Crisis can't dampen Estonia's traditional song fest

Mon Jul 6, 2009 9:43am EDT
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By David Mardiste

TALLINN (Reuters Life!) - The tiny Baltic state of Estonia might be in the grip of its worst post-Soviet recession, but the crisis did not prevent over 188,000 people from enjoying a song festival that only comes around once every five years.

Like the other Baltic states, song and dance festivals are a key part of Estonia's heritage, particularly as the countries have been ruled by foreign powers for most of their history.

Though worries about rising unemployment were on people's minds, the festival was well attended.

"I will be going as it is an important part of being Estonian and I want to show it to my daughter. I would like her to see it is part of our tradition and Estonian culture," said Imbi Hepner, an advertising account manager before the concert.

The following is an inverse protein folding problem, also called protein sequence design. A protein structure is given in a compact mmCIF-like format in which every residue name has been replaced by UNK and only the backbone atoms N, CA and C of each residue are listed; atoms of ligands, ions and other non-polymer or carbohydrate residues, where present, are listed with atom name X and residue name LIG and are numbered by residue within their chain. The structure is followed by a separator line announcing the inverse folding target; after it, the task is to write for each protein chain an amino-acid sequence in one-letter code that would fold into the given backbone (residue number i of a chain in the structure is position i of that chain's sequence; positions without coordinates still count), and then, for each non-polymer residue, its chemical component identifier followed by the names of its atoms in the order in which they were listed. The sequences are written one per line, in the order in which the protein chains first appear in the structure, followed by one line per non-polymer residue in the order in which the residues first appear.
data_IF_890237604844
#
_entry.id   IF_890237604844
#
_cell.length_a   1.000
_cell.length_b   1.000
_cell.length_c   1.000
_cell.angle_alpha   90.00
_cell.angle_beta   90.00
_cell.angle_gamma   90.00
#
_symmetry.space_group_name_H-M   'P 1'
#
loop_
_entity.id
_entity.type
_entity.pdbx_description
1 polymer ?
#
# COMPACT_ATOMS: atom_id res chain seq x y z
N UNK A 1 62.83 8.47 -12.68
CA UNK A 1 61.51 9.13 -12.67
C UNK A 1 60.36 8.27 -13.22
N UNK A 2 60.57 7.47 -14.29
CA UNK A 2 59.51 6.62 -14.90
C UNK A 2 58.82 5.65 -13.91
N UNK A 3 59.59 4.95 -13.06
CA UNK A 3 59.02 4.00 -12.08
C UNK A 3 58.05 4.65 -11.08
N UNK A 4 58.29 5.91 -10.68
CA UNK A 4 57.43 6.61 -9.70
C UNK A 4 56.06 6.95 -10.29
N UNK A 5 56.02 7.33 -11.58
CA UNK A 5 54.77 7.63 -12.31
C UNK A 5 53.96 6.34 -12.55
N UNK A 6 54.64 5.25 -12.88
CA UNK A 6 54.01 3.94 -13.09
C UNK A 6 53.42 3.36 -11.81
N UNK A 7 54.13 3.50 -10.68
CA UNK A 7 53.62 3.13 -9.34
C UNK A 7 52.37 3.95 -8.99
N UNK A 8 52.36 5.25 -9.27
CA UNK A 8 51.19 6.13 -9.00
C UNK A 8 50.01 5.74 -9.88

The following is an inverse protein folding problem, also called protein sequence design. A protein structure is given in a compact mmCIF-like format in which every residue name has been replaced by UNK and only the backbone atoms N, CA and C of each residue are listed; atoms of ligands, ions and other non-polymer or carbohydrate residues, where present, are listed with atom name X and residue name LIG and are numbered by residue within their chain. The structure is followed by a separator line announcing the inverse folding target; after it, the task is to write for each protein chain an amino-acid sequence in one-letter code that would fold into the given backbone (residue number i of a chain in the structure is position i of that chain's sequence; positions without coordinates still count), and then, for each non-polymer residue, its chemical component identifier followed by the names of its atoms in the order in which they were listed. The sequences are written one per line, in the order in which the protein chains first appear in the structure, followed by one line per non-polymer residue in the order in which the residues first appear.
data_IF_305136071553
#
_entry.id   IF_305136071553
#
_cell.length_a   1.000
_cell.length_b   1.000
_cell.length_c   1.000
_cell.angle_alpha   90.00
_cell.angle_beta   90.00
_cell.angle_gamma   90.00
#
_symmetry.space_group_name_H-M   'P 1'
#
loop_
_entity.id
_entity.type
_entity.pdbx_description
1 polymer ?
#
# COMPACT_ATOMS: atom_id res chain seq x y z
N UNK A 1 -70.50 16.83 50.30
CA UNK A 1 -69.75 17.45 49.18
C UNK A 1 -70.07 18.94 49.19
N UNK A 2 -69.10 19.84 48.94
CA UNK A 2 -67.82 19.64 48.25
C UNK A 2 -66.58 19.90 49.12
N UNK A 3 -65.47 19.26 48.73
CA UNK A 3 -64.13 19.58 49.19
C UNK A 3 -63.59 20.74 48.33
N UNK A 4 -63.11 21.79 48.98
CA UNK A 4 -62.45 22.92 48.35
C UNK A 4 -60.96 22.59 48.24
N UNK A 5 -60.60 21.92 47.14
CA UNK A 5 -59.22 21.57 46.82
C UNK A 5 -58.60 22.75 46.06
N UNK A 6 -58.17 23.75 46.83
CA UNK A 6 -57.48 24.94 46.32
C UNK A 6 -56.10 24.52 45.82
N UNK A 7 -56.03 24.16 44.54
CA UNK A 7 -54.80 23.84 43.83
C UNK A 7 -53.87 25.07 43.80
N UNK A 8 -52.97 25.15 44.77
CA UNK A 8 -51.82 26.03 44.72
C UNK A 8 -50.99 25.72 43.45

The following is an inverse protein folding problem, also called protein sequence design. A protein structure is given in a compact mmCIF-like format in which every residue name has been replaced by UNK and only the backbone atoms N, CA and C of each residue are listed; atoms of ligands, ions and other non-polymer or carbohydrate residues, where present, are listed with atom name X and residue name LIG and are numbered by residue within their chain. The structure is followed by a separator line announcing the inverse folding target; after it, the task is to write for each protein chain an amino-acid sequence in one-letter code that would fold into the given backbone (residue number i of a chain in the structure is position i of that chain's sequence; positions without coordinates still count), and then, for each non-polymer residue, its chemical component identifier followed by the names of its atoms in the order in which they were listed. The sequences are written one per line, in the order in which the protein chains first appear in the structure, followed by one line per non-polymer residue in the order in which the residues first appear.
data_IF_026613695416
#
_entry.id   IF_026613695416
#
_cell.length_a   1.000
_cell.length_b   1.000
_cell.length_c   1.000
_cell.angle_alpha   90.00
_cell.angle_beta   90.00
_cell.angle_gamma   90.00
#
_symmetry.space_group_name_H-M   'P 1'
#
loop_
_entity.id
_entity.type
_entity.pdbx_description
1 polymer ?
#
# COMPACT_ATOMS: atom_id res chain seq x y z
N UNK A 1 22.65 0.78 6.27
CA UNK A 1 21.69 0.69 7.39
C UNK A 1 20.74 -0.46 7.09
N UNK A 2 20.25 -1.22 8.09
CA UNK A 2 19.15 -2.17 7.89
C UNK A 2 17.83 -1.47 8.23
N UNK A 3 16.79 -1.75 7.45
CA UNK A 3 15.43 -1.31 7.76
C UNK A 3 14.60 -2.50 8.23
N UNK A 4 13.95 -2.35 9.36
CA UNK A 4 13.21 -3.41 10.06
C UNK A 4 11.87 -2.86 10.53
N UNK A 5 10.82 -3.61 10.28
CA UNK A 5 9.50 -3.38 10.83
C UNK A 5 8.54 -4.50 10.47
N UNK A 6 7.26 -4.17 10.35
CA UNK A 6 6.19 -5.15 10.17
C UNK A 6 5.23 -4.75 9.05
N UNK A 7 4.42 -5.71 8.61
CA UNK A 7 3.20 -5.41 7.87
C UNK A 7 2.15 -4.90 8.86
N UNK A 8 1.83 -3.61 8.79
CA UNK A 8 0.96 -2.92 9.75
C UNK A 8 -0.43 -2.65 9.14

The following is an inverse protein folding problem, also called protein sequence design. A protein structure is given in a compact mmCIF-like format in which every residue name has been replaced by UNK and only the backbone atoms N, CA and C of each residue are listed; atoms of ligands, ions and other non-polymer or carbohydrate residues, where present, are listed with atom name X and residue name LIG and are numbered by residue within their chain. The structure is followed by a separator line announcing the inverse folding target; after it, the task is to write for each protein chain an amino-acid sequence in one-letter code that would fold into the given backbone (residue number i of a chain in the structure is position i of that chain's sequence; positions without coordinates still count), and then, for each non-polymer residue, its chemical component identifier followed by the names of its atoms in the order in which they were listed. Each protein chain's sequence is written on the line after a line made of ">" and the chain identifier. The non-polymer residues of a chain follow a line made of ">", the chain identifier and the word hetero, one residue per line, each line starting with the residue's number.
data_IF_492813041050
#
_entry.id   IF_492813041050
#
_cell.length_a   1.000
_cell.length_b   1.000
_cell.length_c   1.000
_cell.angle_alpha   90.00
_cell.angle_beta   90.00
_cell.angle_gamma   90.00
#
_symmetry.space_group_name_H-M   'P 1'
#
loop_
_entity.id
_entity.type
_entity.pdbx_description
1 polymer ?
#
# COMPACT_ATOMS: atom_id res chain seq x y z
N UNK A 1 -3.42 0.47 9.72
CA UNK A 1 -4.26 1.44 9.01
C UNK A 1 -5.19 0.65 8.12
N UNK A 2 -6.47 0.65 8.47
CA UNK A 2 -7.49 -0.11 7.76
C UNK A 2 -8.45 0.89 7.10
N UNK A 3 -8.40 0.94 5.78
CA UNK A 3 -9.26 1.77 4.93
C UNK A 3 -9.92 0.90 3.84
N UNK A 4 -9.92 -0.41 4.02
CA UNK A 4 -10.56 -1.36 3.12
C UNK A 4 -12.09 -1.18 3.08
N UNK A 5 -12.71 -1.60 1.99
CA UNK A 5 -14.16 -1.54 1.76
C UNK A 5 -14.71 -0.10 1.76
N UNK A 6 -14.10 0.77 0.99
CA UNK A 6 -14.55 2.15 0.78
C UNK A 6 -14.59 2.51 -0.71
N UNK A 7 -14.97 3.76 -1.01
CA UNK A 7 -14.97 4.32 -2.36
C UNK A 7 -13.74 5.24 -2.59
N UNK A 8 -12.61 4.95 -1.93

However, she added: "I will still be thinking about my job. It will not be a celebration to forget my worries."

Thousands of singers, musicians and dancers performed during the three days of the festival, which ended on Sunday.

These are impressive numbers in a country with a population of just 1.3 million and at a time when the economy is expected to slide by 15 percent this year and unemployment is growing.

The festival was born in the 1800s as an expression of national awakening when the country was part of Tsarist Russia.   Continued...